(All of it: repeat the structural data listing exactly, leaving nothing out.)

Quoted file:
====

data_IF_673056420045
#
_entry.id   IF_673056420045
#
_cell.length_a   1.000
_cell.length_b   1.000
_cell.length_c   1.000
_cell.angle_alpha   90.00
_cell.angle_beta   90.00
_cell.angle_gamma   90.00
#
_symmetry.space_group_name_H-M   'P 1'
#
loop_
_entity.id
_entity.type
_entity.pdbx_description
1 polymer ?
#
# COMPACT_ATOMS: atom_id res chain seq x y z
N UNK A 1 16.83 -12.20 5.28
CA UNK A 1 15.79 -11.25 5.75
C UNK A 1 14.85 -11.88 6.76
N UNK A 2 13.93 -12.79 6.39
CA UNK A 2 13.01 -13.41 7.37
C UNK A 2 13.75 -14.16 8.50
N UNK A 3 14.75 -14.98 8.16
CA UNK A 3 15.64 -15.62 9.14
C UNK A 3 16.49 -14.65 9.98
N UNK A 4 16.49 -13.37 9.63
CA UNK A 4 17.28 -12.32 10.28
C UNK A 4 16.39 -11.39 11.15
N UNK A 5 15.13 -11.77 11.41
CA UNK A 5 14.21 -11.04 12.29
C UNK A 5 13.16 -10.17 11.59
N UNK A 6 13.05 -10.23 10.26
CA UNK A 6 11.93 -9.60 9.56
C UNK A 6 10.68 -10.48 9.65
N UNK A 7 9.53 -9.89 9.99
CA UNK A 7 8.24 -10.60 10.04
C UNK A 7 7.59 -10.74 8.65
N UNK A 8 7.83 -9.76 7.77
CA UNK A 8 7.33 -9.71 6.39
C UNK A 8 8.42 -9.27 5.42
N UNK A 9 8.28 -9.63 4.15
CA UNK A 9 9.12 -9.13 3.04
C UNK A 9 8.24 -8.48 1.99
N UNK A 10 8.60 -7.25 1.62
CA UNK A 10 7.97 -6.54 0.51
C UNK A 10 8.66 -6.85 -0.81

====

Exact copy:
data_IF_673056420045
#
_entry.id   IF_673056420045
#
_cell.length_a   1.000
_cell.length_b   1.000
_cell.length_c   1.000
_cell.angle_alpha   90.00
_cell.angle_beta   90.00
_cell.angle_gamma   90.00
#
_symmetry.space_group_name_H-M   'P 1'
#
loop_
_entity.id
_entity.type
_entity.pdbx_description
1 polymer ?
#
# COMPACT_ATOMS: atom_id res chain seq x y z
N UNK A 1 16.83 -12.20 5.28
CA UNK A 1 15.79 -11.25 5.75
C UNK A 1 14.85 -11.88 6.76
N UNK A 2 13.93 -12.79 6.39
CA UNK A 2 13.01 -13.41 7.37
C UNK A 2 13.75 -14.16 8.50
N UNK A 3 14.75 -14.98 8.16
CA UNK A 3 15.64 -15.62 9.14
C UNK A 3 16.49 -14.65 9.98
N UNK A 4 16.49 -13.37 9.63
CA UNK A 4 17.28 -12.32 10.28
C UNK A 4 16.39 -11.39 11.15
N UNK A 5 15.13 -11.77 11.41
CA UNK A 5 14.21 -11.04 12.29
C UNK A 5 13.16 -10.17 11.59
N UNK A 6 13.05 -10.23 10.26
CA UNK A 6 11.93 -9.60 9.56
C UNK A 6 10.68 -10.48 9.65
N UNK A 7 9.53 -9.89 9.99
CA UNK A 7 8.24 -10.60 10.04
C UNK A 7 7.59 -10.74 8.65
N UNK A 8 7.83 -9.76 7.77
CA UNK A 8 7.33 -9.71 6.39
C UNK A 8 8.42 -9.27 5.42
N UNK A 9 8.28 -9.63 4.15
CA UNK A 9 9.12 -9.13 3.04
C UNK A 9 8.24 -8.48 1.99
N UNK A 10 8.60 -7.25 1.62
CA UNK A 10 7.97 -6.54 0.51
C UNK A 10 8.66 -6.85 -0.81